Now we know all about the traits and characteristics of the Cocker Spaniel, it is time to take a look at what life with one of these dogs is like on a day to day basis. We will cover their food and diet, their grooming needs, their trainability and their exercise needs.
Food And Diet
You should feed your Cocker Spaniel 1.5 to 2.5 cups of high-quality dog food every day. The exact amount you feed them should be based on their age, their weight and their activity level. You should also check the back of the food packet to see how much of a certain food you should be feeding them based on these factors.
The Cocker Spaniel has a great appetite and will often use their big eyes and cute expression to try to get more food out of you! You should refrain from giving your Cocker Spaniel too much food or too many treats as this can cause obesity, which can be detrimental to their health.
Try to find a food that meets all their nutritional requirements. Take a look at the dog food we recommend below.
Best Dog Food For The Cocker Spaniel
We recommend the Pedigree Adult dry dog food for the Cocker Spaniel. Formulated to meet the nutritional needs of adults dogs, this food provides complete and balanced nutrition to keep your pup healthy. There are optimal levels of omega-6 fatty acid to nourish skin and to help keep your dog’s coat shiny, too, as well as whole grains and a special fiber blend to support healthy digestion.
This recipe includes whole grains, protein and vegetables to give a well rounded diet alongside antioxidants, vitamins, and minerals to help maintain a healthy lifestyle. Even better, the crunchy kibble pieces help to clean your Cocker’s teeth as they chew, helping to prevent dental decay. There are also no artificial colors, flavors or preservatives in this food.BUY ON AMAZON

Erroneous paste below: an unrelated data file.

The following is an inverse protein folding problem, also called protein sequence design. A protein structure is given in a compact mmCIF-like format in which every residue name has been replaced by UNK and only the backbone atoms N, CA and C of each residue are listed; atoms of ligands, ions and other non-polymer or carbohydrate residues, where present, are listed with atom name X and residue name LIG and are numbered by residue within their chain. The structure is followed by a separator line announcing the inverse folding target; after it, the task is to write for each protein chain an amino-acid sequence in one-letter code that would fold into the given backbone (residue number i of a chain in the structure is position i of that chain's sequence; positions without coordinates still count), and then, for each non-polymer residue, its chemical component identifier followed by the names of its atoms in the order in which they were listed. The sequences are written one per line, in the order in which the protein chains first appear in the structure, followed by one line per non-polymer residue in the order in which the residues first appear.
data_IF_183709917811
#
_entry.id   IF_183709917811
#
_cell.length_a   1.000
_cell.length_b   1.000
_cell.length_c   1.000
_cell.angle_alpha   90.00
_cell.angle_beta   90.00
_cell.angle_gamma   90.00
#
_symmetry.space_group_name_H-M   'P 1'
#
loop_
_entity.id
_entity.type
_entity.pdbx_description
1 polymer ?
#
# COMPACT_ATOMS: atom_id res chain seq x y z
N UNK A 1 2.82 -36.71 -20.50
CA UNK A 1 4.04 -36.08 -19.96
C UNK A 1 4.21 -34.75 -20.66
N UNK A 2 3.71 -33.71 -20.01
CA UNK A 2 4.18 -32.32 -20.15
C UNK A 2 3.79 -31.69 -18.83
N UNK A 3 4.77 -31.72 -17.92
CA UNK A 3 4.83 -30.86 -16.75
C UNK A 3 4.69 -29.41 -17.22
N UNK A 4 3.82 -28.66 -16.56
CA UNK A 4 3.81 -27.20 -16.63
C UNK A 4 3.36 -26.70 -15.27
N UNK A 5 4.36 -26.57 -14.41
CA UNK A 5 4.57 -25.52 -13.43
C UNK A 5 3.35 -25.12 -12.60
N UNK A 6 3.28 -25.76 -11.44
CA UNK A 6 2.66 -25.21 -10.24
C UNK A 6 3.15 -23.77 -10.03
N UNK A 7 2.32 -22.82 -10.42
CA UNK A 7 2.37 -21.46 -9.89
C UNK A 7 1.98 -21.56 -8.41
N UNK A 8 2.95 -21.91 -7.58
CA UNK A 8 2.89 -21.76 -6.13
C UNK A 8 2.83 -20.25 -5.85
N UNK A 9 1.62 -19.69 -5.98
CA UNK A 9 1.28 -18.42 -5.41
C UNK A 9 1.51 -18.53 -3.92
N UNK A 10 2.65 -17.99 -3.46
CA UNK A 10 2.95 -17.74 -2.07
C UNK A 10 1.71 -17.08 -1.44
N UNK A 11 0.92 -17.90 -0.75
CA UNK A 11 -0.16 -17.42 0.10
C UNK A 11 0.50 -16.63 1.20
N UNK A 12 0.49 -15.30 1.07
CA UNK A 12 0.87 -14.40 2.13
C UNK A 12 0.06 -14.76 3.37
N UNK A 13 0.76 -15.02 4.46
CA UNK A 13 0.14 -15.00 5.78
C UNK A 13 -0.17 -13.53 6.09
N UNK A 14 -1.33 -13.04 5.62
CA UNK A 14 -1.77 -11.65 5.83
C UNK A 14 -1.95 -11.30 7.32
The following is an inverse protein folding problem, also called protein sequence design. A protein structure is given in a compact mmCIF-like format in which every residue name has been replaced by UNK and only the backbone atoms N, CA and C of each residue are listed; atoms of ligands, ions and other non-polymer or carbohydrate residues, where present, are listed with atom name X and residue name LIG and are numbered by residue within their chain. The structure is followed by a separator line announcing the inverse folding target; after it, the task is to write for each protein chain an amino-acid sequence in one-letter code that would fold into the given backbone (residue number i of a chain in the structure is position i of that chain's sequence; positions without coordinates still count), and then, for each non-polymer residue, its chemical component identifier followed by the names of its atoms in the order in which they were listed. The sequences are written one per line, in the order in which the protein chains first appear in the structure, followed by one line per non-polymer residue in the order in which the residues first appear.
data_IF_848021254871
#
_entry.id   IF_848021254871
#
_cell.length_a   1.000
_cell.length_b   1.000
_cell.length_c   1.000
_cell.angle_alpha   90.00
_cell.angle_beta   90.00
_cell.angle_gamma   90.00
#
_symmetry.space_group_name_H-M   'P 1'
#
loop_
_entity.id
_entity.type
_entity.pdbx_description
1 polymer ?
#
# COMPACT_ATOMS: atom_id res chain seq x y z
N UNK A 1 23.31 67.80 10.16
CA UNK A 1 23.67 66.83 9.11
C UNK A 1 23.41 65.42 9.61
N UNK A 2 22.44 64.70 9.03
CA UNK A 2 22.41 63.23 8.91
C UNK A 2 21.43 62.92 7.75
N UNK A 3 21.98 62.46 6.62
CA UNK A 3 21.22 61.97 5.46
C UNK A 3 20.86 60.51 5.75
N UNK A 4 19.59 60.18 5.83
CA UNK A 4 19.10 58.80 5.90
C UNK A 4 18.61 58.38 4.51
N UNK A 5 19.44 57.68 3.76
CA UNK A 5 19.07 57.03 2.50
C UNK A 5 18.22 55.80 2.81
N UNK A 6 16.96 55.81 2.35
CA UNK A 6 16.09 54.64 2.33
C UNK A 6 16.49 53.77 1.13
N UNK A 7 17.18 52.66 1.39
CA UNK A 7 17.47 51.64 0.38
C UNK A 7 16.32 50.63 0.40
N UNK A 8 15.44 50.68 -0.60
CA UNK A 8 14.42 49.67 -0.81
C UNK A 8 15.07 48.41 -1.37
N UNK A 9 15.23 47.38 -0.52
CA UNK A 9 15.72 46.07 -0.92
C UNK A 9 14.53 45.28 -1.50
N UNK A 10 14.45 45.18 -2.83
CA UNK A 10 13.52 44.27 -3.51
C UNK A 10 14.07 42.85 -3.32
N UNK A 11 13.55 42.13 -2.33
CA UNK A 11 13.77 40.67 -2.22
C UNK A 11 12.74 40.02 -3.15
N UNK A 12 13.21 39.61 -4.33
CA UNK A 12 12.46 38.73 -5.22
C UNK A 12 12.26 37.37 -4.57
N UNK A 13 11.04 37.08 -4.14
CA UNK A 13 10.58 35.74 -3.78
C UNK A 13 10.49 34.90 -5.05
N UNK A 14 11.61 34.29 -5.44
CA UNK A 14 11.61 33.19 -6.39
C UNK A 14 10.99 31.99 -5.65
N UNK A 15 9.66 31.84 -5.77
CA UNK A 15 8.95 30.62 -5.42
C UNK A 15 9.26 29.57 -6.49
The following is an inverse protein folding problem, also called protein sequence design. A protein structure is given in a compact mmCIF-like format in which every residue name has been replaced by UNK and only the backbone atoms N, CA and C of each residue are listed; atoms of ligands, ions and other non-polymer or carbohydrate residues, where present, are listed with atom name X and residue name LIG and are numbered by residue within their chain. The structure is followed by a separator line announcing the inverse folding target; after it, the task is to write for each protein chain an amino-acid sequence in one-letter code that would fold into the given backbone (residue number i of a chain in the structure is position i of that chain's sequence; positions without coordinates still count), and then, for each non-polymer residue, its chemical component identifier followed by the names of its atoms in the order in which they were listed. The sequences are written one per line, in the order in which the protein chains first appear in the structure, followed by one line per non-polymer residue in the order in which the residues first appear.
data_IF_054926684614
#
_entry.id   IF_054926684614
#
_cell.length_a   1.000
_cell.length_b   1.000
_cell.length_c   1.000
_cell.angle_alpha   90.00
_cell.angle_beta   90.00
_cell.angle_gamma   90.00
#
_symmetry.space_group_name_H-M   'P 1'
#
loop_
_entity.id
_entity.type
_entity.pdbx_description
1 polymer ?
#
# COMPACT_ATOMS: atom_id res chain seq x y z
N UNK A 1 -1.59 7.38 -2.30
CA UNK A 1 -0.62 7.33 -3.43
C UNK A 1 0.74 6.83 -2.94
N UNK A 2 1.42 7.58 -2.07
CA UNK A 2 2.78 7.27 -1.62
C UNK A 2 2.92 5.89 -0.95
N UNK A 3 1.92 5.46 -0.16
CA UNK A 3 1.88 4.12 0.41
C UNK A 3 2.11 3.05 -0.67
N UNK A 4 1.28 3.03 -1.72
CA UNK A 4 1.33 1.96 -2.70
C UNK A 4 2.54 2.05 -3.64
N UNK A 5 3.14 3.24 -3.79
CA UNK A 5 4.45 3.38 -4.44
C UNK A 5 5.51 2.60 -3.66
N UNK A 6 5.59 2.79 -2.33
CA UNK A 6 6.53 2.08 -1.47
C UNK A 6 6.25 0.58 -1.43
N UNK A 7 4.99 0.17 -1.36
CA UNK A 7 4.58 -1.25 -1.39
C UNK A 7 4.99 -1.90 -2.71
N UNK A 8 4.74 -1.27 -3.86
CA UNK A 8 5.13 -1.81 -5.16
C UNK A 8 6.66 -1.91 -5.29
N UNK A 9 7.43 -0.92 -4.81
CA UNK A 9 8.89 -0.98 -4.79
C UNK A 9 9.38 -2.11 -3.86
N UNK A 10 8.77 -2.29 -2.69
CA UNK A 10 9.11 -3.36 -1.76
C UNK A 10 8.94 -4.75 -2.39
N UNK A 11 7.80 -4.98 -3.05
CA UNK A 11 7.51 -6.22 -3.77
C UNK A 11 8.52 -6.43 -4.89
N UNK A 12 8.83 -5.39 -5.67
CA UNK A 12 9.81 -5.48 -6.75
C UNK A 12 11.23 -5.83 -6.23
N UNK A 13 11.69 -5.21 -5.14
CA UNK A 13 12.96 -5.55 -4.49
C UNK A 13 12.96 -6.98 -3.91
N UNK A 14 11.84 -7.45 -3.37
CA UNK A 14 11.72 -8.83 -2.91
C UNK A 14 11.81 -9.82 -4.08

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An active breed, the Cocker Spaniel needs daily exercise. You should be exercising this gundog for at least 30 minutes a day, although they will love to accompany you while you’re out hiking or running, too!
The Cocker Spaniel can sometimes retain a prey drive from their hunting past, and so it is important to keep them on a leash when out in public or not in a fenced area. Otherwise, they may try to run after birds or other small animals!
The Cocker Spaniel’s intelligence means they are a great candidate for dog sports such as agility, flyball and tracking. Not only will these sports keep your pup entertained and exercised, but they’ll love to get to spend time with you and be the center of attention!
Gentle and affectionate, the Cocker Spaniel makes a fantastic family dog. These dogs were born to please their owners and will do everything they can to make you happy. They are friendly and cuddly, loving curl up next to you on the couch.
You must be prepared to exercise if you decide to bring a Cocker Spaniel into your home! These dogs are very active, thanks to their hunting history, and will love to be outside — especially with you! They can make an excellent exercise buddy and will also love to play games with you.
Despite their high grooming needs and high exercise needs, the Cocker Spaniel is a relatively small dog that can adapt to live anywhere. As long as they get lots of love and attention, they will be happy in any home and do not necessarily need a yard (although they would love one!).
The Cocker loves children and this is one of the reasons they make such a good family pet. They can be sensitive dogs, so make sure you supervise very young children with these pups. The Spaniel can also get on very well with other family pets, including dogs, cats and small animals.